Recovery from traumatic muscle injuries is typically prolonged and incomplete, leading to impaired muscle and joint function. We sought to determine whether mechanical stimulation via whole-body low-intensity vibration (LIV) could (1) improve muscle regeneration and (2) reduce muscle fibrosis following traumatic injury. C57BL/6J mice were subjected to a laceration of the gastrocnemius muscle and were treated with LIV (0.2 g at 90 Hz or 0.4 g at 45 Hz for 30 min/day) or non-LIV sham treatment (controls) for seven or 14 days. Muscle regeneration and fibrosis were assessed in hematoxylin and eosin or Masson’s trichrome stained muscle cryosections, respectively. Compared to non-LIV control mice, the myofiber cross-sectional area was larger in mice treated with each LIV protocol after 14 days of treatment. Minimum fiber diameter was also larger in mice treated with LIV of 90 Hz/0.2 g after 14 days of treatment. There was also a trend toward a reduction in collagen deposition after 14 days of treatment with 45 Hz/0.4 g (p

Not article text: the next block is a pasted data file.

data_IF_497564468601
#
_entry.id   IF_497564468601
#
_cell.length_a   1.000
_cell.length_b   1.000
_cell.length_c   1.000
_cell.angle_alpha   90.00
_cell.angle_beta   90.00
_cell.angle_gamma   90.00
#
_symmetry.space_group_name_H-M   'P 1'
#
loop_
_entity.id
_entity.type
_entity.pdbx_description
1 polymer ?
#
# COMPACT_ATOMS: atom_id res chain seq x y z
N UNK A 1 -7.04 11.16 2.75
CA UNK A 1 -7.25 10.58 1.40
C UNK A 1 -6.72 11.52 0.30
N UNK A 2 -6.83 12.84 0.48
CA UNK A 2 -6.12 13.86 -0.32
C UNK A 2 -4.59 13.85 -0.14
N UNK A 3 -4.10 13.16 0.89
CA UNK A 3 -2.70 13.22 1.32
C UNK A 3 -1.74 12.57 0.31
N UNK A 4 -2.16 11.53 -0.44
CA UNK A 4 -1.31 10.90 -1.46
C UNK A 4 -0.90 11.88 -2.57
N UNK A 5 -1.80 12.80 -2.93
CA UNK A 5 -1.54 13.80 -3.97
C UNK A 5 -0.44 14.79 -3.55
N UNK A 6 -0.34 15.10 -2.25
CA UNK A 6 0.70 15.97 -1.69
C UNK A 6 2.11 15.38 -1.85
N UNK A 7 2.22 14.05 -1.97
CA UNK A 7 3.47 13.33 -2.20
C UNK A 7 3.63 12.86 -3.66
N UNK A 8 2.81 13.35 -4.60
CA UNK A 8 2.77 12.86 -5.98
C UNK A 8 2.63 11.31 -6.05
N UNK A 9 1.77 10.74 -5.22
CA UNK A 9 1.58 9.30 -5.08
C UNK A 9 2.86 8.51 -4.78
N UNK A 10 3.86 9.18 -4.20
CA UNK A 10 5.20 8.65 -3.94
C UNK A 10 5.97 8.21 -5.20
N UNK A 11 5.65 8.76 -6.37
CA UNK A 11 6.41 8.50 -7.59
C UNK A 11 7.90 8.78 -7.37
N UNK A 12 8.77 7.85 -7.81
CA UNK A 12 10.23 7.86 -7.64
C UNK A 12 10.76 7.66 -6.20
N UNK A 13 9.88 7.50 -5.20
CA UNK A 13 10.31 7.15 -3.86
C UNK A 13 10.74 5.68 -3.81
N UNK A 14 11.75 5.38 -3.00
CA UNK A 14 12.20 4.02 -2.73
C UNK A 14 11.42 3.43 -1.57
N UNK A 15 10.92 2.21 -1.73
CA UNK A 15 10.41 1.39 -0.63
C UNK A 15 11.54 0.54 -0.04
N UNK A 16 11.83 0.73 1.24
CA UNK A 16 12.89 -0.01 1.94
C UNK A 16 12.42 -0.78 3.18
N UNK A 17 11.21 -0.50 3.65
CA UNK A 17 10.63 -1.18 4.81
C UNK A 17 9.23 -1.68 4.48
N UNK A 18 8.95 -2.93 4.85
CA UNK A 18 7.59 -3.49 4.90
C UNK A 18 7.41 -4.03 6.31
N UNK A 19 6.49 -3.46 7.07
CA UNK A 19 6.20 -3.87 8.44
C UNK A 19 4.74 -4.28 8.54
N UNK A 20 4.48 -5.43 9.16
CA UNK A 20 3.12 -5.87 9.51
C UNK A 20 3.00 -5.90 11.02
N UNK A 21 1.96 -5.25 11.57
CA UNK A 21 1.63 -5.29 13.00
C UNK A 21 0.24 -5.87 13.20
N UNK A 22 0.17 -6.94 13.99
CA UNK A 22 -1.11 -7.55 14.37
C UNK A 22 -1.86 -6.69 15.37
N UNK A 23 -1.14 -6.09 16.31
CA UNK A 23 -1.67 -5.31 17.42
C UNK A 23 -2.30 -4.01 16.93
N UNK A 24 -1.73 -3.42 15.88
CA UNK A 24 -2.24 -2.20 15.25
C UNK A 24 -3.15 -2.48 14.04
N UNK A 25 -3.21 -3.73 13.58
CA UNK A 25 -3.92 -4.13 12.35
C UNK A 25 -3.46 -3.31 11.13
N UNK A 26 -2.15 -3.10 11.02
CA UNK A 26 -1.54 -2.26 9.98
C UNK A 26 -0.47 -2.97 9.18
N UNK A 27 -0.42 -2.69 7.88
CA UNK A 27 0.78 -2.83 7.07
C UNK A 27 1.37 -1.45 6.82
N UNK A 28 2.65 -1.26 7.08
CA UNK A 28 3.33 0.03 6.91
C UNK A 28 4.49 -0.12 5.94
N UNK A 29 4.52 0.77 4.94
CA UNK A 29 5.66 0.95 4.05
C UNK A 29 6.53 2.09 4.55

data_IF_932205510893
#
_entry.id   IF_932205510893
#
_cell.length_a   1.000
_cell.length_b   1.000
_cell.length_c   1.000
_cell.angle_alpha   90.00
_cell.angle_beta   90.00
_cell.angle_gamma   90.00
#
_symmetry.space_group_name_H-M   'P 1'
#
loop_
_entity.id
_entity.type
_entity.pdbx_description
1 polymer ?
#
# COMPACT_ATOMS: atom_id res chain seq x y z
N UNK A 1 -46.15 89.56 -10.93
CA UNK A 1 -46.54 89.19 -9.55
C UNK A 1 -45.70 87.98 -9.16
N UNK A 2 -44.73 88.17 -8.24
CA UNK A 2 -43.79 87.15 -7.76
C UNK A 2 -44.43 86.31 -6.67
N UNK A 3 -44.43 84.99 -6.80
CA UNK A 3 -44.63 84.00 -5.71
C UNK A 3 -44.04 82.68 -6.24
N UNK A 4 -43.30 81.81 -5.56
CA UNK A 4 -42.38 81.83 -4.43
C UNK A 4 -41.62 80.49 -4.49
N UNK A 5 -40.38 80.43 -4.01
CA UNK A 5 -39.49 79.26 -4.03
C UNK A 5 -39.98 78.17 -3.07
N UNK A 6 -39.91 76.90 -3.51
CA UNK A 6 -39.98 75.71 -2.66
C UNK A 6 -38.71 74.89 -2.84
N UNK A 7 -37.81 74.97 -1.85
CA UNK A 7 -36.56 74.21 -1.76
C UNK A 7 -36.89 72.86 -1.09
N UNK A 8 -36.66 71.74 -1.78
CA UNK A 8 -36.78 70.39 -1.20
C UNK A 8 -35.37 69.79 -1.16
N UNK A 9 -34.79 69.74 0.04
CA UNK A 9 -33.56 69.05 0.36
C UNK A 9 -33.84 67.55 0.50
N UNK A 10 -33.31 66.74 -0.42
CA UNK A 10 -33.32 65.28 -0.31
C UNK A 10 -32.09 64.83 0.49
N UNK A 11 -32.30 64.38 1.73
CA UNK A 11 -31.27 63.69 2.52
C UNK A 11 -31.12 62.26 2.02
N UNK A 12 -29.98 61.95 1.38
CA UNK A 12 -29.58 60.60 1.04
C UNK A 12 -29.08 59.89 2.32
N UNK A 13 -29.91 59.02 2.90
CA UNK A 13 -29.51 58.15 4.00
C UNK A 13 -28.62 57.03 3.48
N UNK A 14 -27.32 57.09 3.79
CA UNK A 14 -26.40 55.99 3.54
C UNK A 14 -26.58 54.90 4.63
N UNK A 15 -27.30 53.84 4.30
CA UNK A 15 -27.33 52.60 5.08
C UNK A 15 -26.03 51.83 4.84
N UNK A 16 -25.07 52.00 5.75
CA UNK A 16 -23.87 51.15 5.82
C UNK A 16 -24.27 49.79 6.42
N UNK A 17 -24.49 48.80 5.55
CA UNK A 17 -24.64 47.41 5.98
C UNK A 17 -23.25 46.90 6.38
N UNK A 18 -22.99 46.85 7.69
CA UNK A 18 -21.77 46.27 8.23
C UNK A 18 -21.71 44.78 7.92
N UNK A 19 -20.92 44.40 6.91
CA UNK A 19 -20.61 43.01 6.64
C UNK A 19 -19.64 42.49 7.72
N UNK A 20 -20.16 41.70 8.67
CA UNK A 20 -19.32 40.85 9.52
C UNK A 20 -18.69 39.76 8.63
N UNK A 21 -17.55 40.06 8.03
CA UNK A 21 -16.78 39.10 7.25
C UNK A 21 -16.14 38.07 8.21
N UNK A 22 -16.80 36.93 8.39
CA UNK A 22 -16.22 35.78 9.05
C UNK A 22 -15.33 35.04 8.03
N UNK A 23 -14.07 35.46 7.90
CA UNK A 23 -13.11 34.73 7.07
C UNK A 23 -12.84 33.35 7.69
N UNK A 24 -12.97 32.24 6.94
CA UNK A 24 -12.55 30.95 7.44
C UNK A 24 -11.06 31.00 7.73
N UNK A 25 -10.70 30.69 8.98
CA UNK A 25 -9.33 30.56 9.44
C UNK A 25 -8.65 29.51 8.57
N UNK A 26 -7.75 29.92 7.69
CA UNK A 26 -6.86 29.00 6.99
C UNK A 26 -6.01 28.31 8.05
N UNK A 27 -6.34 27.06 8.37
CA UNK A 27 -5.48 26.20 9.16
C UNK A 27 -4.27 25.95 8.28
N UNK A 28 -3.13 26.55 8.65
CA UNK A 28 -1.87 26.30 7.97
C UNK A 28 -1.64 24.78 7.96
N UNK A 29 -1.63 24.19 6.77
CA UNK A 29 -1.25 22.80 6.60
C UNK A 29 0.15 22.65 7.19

= 0.059). These findings suggest that LIV may improve muscle healing by enhancing myofiber growth and reducing fibrosis. The LIV-induced improvements in muscle healing suggest that LIV may represent a novel therapeutic approach for improving the healing of traumatic muscle injuries.
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